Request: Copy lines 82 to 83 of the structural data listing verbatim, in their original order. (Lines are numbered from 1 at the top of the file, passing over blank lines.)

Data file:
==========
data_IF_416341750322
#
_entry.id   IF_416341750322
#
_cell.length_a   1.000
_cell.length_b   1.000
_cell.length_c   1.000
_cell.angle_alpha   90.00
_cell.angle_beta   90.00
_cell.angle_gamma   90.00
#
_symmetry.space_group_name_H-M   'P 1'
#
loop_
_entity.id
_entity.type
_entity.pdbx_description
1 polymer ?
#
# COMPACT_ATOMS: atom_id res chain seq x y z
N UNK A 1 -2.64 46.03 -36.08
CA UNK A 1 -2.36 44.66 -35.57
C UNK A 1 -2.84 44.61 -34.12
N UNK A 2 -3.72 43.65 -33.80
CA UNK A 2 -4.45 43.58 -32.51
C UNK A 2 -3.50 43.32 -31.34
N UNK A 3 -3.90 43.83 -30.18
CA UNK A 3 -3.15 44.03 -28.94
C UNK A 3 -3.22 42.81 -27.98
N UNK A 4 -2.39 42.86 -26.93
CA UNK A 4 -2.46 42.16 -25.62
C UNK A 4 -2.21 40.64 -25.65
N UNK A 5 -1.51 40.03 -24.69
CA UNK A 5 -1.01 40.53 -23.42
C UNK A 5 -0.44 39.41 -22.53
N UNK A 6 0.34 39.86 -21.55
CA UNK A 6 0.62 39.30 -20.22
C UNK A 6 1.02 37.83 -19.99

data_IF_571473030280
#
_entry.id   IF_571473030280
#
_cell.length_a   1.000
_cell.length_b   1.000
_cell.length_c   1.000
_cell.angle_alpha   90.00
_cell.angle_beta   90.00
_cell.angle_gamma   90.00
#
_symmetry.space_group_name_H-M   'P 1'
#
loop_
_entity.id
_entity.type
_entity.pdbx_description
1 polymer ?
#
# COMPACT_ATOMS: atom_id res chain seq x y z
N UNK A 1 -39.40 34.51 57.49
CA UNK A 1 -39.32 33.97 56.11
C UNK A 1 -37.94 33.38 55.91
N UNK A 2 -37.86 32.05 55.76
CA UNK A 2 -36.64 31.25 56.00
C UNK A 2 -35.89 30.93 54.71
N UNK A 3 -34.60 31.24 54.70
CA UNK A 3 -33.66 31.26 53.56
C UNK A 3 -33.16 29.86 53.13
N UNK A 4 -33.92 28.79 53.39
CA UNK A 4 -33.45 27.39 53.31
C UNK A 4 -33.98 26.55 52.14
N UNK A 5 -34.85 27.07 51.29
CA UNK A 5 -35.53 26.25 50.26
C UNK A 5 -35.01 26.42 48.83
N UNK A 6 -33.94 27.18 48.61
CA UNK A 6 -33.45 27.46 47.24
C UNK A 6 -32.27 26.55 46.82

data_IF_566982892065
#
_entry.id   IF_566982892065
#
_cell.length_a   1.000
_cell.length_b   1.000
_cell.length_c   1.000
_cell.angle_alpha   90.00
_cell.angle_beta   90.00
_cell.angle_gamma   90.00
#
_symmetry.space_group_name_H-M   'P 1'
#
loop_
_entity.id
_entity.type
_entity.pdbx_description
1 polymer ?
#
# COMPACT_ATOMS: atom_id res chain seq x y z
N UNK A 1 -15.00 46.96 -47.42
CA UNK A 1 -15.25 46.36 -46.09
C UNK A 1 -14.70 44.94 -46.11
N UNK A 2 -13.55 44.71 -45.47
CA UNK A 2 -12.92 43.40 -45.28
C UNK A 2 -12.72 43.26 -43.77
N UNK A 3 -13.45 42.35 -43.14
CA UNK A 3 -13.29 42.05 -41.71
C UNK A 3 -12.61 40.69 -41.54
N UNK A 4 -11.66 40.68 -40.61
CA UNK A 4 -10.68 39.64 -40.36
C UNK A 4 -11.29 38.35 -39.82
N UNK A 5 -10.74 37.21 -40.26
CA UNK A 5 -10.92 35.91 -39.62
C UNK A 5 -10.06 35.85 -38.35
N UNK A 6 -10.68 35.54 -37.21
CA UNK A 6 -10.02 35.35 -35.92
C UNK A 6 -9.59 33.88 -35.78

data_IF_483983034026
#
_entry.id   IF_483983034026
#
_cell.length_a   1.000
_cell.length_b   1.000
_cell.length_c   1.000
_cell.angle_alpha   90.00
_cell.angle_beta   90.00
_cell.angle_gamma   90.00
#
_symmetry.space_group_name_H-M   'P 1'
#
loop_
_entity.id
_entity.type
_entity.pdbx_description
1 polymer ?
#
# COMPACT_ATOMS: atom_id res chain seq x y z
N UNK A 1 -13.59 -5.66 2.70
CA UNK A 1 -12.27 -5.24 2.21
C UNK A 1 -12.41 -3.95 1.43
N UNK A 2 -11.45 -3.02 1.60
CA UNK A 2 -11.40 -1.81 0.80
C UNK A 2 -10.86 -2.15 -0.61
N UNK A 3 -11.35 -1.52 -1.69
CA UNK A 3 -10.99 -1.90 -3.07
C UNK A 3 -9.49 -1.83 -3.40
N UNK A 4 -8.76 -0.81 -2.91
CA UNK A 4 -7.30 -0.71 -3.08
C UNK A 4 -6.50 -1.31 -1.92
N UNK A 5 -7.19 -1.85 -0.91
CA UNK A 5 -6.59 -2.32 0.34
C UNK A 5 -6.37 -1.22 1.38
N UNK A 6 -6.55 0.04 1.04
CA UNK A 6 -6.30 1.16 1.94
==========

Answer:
_cell.length_b   1.000
_cell.length_c   1.000